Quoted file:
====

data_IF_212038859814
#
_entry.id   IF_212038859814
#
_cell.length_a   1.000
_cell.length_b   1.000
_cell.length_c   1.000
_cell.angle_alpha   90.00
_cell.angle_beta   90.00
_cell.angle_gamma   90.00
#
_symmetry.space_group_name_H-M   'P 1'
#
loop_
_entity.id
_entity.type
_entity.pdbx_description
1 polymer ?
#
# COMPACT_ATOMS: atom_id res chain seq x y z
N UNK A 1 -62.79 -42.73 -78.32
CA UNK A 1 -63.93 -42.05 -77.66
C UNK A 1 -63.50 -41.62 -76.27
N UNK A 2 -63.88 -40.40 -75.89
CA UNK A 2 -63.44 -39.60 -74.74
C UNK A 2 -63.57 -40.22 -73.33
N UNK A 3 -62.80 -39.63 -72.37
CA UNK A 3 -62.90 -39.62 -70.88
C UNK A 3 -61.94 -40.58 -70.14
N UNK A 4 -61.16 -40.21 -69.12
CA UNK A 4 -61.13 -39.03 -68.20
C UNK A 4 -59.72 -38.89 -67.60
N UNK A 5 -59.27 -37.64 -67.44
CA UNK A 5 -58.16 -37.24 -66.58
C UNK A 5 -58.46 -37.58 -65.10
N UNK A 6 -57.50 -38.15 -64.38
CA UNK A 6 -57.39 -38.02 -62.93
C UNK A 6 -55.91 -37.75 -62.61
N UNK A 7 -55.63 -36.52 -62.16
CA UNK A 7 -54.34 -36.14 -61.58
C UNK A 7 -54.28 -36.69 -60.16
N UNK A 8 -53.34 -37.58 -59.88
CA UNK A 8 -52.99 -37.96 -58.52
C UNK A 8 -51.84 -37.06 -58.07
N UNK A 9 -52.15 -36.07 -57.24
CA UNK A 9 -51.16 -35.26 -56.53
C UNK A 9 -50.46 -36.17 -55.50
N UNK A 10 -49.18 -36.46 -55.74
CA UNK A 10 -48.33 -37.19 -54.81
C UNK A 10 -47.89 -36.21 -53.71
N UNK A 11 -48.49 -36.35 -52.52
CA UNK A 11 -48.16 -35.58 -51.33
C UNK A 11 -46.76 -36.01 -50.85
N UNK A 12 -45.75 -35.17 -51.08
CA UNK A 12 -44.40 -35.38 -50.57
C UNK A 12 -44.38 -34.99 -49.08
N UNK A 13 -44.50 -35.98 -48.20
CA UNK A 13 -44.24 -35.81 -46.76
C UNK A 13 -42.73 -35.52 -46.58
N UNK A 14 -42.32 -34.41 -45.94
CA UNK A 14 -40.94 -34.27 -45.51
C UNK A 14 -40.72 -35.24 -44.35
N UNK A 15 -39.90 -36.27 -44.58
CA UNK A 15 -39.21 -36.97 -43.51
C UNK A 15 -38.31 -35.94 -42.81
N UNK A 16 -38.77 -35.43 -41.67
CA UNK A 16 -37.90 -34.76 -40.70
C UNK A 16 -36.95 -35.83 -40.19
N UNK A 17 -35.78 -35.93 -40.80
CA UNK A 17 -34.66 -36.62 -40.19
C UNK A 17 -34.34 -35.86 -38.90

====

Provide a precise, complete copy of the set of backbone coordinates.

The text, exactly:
data_IF_212038859814
#
_entry.id   IF_212038859814
#
_cell.length_a   1.000
_cell.length_b   1.000
_cell.length_c   1.000
_cell.angle_alpha   90.00
_cell.angle_beta   90.00
_cell.angle_gamma   90.00
#
_symmetry.space_group_name_H-M   'P 1'
#
loop_
_entity.id
_entity.type
_entity.pdbx_description
1 polymer ?
#
# COMPACT_ATOMS: atom_id res chain seq x y z
N UNK A 1 -62.79 -42.73 -78.32
CA UNK A 1 -63.93 -42.05 -77.66
C UNK A 1 -63.50 -41.62 -76.27
N UNK A 2 -63.88 -40.40 -75.89
CA UNK A 2 -63.44 -39.60 -74.74
C UNK A 2 -63.57 -40.22 -73.33
N UNK A 3 -62.80 -39.63 -72.37
CA UNK A 3 -62.90 -39.62 -70.88
C UNK A 3 -61.94 -40.58 -70.14
N UNK A 4 -61.16 -40.21 -69.12
CA UNK A 4 -61.13 -39.03 -68.20
C UNK A 4 -59.72 -38.89 -67.60
N UNK A 5 -59.27 -37.64 -67.44
CA UNK A 5 -58.16 -37.24 -66.58
C UNK A 5 -58.46 -37.58 -65.10
N UNK A 6 -57.50 -38.15 -64.38
CA UNK A 6 -57.39 -38.02 -62.93
C UNK A 6 -55.91 -37.75 -62.61
N UNK A 7 -55.63 -36.52 -62.16
CA UNK A 7 -54.34 -36.14 -61.58
C UNK A 7 -54.28 -36.69 -60.16
N UNK A 8 -53.34 -37.58 -59.88
CA UNK A 8 -52.99 -37.96 -58.52
C UNK A 8 -51.84 -37.06 -58.07
N UNK A 9 -52.15 -36.07 -57.24
CA UNK A 9 -51.16 -35.26 -56.53
C UNK A 9 -50.46 -36.17 -55.50
N UNK A 10 -49.18 -36.46 -55.74
CA UNK A 10 -48.33 -37.19 -54.81
C UNK A 10 -47.89 -36.21 -53.71
N UNK A 11 -48.49 -36.35 -52.52
CA UNK A 11 -48.16 -35.58 -51.33
C UNK A 11 -46.76 -36.01 -50.85
N UNK A 12 -45.75 -35.17 -51.08
CA UNK A 12 -44.40 -35.38 -50.57
C UNK A 12 -44.38 -34.99 -49.08
N UNK A 13 -44.50 -35.98 -48.20
CA UNK A 13 -44.24 -35.81 -46.76
C UNK A 13 -42.73 -35.52 -46.58
N UNK A 14 -42.32 -34.41 -45.94
CA UNK A 14 -40.94 -34.27 -45.51
C UNK A 14 -40.72 -35.24 -44.35
N UNK A 15 -39.90 -36.27 -44.58
CA UNK A 15 -39.21 -36.97 -43.51
C UNK A 15 -38.31 -35.94 -42.81
N UNK A 16 -38.77 -35.43 -41.67
CA UNK A 16 -37.90 -34.76 -40.70
C UNK A 16 -36.95 -35.83 -40.19
N UNK A 17 -35.78 -35.93 -40.80
CA UNK A 17 -34.66 -36.62 -40.19
C UNK A 17 -34.34 -35.86 -38.90